Saskatchewan

Sask. government says no need for emergency debate on school plan after NDP demand

The Saskatchewan NDP are asking for an emergency debate in the legislature on the school reopen plan but the government says that is not necessary.

Premier's office to release financial update on provincial deficit next Thursday

NDP Leader Ryan Meili wants a chance to debate the school reopening plan in the assembly, but the government says work on the plan can continue without recalling the legislature. (Bryan Eneas/CBC)

The Saskatchewan NDP's request for an emergency debate in the legislature on the school reopening plan has been deemed unnecessary by the provincial government.

"Instead of stepping up and finding a solution, this government wasted so much time they had to delay the return to school. With all of this confusion, it's time for families, teachers, school staff and school divisions to get real answers from this government," NDP leader Ryan Meili said Friday.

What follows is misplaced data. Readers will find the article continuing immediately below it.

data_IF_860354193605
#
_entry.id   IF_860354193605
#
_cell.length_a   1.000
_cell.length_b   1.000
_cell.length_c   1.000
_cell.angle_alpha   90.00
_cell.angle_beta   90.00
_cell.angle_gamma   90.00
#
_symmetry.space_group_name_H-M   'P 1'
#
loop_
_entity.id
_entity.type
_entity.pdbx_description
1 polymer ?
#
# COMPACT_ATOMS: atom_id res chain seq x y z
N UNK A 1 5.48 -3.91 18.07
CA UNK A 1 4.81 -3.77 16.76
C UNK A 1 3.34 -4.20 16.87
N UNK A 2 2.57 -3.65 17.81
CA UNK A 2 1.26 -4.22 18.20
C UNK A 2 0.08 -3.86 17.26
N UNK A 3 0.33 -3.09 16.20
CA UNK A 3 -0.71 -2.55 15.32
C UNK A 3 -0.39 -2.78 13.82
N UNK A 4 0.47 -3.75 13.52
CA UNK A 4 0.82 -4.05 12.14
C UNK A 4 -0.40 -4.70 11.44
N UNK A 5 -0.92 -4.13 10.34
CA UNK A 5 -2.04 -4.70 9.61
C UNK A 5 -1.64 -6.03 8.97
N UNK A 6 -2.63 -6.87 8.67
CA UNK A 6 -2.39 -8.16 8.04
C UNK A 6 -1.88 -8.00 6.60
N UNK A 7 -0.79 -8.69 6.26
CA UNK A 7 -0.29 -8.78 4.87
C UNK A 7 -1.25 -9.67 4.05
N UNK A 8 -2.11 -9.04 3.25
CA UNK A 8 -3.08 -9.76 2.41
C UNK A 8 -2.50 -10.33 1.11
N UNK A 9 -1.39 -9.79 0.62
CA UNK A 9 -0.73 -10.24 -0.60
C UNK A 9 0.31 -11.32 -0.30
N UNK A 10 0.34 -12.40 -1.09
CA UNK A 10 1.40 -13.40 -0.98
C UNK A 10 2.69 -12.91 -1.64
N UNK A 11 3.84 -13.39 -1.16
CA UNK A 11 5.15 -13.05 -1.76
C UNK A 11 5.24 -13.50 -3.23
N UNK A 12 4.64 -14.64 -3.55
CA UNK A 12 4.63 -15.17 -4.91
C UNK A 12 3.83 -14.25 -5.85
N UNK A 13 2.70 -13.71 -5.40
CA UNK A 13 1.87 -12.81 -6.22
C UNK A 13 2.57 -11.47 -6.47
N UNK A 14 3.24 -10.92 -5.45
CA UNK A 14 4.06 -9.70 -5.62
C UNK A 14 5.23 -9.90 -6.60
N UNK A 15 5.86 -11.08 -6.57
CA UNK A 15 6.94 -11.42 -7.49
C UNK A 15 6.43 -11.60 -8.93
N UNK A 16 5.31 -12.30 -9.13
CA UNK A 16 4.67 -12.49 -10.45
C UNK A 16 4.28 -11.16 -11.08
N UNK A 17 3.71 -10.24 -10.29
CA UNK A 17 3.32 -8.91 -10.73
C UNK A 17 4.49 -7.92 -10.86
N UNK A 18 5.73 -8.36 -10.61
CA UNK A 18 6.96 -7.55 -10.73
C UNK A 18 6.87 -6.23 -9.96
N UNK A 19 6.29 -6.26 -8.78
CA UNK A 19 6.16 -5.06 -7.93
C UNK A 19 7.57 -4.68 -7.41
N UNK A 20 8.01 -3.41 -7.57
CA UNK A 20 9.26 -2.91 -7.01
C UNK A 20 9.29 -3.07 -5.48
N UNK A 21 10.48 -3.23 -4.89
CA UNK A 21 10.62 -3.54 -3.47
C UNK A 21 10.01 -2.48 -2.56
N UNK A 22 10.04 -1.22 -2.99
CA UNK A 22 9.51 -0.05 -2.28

Meili said MLAs could return as early as Monday, if necessary.

"This is not something that takes a great deal of time to arrange. We can get back there and we're ready to go. This needs to happen urgently. Sept. 8 will be here very very soon. And it is absolutely crucial that we get that right."

The premier's office released a statement Friday afternoon saying parents will receive school-specific plans next Wednesday.

"Our government remains confident in Saskatchewan's Safe Schools Plan. This work will continue without recalling the legislature."

In the spring, the NDP had pushed for the legislature to resume after it was suspended in March. MLAs returned for 14 days in June and July.

Meili said he is not in favour of further delaying the start of the school year, he said issues like class size, ventilation and getting test results quickly are key issues that need to be discussed and worked out.

The government said it will "continue to implement and assess" the reopening plan with Chief Medical Health Officer Dr. Saqib Shahab, the education response planning team and the province's 27 school divisions.

Financial update next week